For the Orange-breasted Falcon whose diet consists primarily of avian prey, to eat requires a great deal of work. First, the birds must capture a food item. They specialize in above canopy surprise and pursuit capture, a technique that blends a bit of skill and luck. When the two align and the bird finally captures a meal, they then must prepare it. Falcons prefer to ingest little amounts of feather from their prey items, and thus need to efficiently remove the extraneous feathers to access the muscle. To remove these feathers, they pluck their prey nearly clean. Plucking can be beautiful, as I found with the Orange-breasted Falcon in the video above as it prepared a Great-tailed Grackle. Perched on a limb high overlooking a deep river valley, the bird plucks. The observer can easily recognize the bird’s technique of rip and flick, as it efficiently carries out its daily ritual and feathers calmly drift away in the hot Central American air.
On 31 December 2016 I made the five hour trip from Boise to Lewiston to see Idaho’s first record of Red-flanked Bluetail (Tarsiger cyanurus). On arrival, the bird already had a crowd watching it forage along the Russian Olives that bordered the river.
It was a sunny and relatively warm morning, and the bird was actively foraging. It would appear on the tree edge and making foraging sallies to the ground. It looked like the bird was eating the Russian Olive fruits, but one of my photos show it with an arthropod in its bill as well.
It made its way foraging between four trees along the river, heading south to the last tree and then returning north. Occasionally it would disappear low in the trees along the rivers edge, and return to foraging within a few minutes.
My favorite aspects of this bird were its subtle hues in the plumage, particularly the blue throughout and the white throat patch. I also enjoyed its behaviors, such as the constant tail dabbing. The bird was extremely cooperative, providing all watching with excellent views. At times when it would come to the ground to forage, it would do so only feet from the birders. I’d say it was behaving about the best anyone could hope for concerning a high profile vagrant.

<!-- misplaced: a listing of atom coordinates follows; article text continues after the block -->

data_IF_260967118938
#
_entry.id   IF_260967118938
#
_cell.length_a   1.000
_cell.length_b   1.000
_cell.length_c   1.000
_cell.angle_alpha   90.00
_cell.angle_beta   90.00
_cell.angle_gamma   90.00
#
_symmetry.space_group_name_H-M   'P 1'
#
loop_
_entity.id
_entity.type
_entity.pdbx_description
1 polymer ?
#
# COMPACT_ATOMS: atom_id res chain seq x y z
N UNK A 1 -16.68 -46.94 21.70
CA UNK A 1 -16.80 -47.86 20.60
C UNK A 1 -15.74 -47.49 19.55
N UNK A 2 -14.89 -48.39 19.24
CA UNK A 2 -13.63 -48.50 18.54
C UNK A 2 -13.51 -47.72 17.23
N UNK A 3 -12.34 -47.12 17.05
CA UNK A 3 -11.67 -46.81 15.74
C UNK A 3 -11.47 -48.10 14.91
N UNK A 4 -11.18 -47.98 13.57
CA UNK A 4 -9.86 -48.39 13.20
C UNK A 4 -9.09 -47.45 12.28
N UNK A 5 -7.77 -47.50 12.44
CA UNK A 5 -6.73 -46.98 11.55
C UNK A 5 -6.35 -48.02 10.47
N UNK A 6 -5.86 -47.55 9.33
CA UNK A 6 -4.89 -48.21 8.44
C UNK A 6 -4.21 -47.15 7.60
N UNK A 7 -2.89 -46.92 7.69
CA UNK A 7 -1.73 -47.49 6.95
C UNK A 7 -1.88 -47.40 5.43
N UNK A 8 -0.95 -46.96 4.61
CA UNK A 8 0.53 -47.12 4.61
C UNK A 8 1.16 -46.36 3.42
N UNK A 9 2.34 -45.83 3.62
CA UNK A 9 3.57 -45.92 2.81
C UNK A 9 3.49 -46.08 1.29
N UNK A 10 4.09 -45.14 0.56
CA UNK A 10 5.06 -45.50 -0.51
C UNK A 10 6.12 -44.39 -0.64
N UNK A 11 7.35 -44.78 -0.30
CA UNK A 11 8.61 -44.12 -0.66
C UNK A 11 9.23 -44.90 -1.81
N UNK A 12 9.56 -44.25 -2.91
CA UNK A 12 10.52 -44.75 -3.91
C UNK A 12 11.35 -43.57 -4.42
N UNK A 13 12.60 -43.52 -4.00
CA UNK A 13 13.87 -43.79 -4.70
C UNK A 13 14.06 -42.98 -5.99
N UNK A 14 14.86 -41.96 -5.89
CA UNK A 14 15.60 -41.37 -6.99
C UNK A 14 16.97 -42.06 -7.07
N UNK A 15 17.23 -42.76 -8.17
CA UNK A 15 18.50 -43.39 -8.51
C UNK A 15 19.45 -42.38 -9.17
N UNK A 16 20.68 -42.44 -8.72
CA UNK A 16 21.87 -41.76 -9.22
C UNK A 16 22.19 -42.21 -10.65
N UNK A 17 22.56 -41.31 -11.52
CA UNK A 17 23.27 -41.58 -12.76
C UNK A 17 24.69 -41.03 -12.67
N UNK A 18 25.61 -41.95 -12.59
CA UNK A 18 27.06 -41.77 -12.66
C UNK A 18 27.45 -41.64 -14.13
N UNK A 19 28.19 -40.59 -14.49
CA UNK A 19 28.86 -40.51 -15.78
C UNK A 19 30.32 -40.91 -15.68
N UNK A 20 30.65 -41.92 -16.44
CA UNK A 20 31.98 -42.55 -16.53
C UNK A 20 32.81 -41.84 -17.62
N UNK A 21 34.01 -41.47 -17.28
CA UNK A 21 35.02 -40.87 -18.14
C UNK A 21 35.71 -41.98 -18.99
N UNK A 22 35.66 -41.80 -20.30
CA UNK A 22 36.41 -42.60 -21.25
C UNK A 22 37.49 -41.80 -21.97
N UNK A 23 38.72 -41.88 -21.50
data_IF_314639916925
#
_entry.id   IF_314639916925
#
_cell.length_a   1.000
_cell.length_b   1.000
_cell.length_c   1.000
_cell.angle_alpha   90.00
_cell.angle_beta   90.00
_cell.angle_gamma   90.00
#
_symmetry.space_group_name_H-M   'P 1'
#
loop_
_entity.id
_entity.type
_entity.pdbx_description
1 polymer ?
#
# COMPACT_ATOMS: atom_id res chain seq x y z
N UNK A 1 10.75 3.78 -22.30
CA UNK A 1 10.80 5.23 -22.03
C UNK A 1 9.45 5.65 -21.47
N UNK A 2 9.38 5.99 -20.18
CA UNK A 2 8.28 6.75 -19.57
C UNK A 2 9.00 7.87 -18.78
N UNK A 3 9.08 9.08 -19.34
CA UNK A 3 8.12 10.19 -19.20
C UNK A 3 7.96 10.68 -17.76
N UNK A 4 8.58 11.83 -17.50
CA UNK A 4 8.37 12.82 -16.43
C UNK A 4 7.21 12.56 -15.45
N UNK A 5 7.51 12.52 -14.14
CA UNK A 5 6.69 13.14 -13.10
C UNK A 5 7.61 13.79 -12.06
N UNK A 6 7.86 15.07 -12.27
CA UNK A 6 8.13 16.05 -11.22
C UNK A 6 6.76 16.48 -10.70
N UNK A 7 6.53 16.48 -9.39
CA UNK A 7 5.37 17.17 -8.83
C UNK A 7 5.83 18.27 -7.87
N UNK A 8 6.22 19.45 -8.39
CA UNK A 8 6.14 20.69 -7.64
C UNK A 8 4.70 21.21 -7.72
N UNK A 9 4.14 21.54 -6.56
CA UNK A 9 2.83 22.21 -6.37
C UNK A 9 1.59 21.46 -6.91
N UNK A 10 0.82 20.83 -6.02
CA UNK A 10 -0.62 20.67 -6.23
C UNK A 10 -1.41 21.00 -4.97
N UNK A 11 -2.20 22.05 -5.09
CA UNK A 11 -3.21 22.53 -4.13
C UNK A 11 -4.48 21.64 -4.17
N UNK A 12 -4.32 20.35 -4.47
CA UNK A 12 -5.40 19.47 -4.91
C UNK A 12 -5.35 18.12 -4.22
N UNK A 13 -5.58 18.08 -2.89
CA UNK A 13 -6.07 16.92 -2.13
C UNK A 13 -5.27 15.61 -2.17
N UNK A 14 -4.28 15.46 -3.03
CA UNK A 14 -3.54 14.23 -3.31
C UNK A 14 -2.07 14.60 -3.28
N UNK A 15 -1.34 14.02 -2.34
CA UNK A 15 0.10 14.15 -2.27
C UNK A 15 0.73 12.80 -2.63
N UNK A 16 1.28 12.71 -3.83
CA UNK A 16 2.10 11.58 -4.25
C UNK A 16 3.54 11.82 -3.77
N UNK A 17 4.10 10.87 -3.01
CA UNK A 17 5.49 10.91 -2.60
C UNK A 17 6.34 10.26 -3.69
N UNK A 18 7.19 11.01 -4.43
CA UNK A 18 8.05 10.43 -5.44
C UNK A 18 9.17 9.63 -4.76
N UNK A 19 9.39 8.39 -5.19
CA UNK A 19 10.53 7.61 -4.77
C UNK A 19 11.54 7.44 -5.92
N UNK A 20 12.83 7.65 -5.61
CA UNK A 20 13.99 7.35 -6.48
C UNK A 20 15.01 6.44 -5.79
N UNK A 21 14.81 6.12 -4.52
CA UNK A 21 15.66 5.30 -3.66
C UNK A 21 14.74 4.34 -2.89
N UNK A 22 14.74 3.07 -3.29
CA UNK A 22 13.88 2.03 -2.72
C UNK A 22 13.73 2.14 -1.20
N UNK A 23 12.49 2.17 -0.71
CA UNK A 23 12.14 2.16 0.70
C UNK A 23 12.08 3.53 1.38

I spent some time attempting to capture video of the bird perched on a limb, tail dabbing. I mostly was unsuccessful, but did manage the following clip that is poor quality. It’s worth sharing just to show the birds behavior.
The Red-flanked Bluetail was a great end to 2016, which was a bummer of a year for so many reasons, but was incredible and profitable regarding birds. Hopefully 2017 will match or exceed. Happy New Year.
While out for a day of birding Maryland natural areas, Caitlin and I saw a Barred Owl perched on a power line along a two lane highway. I was shocked to see the bird on the line in the open, but more shocked at its alert behavior. The bird was hunting the road edge and it was mid-day.
I’m relatively uneducated about the Barred Owl. I thought these birds were strictly nocturnal and rarely active during the day. After doing some research, I’ve learned they occasionally hunt in daylight, however mostly in the first hour following sunset (Mazur and James 2000) . Despite some tendency towards daytime activity, it stills seems shocking this bird would actively hunt a road edge in the daylight. Either way, I thought I’d share.
Mazur, Kurt M. and Paul C. James. (2000). Barred Owl (Strix varia), The Birds of North America (P. G. Rodewald, Ed.). Ithaca: Cornell Lab of Ornithology; Retrieved from the Birds of North America: https://birdsna.org/Species-Account/bna/species/brdowl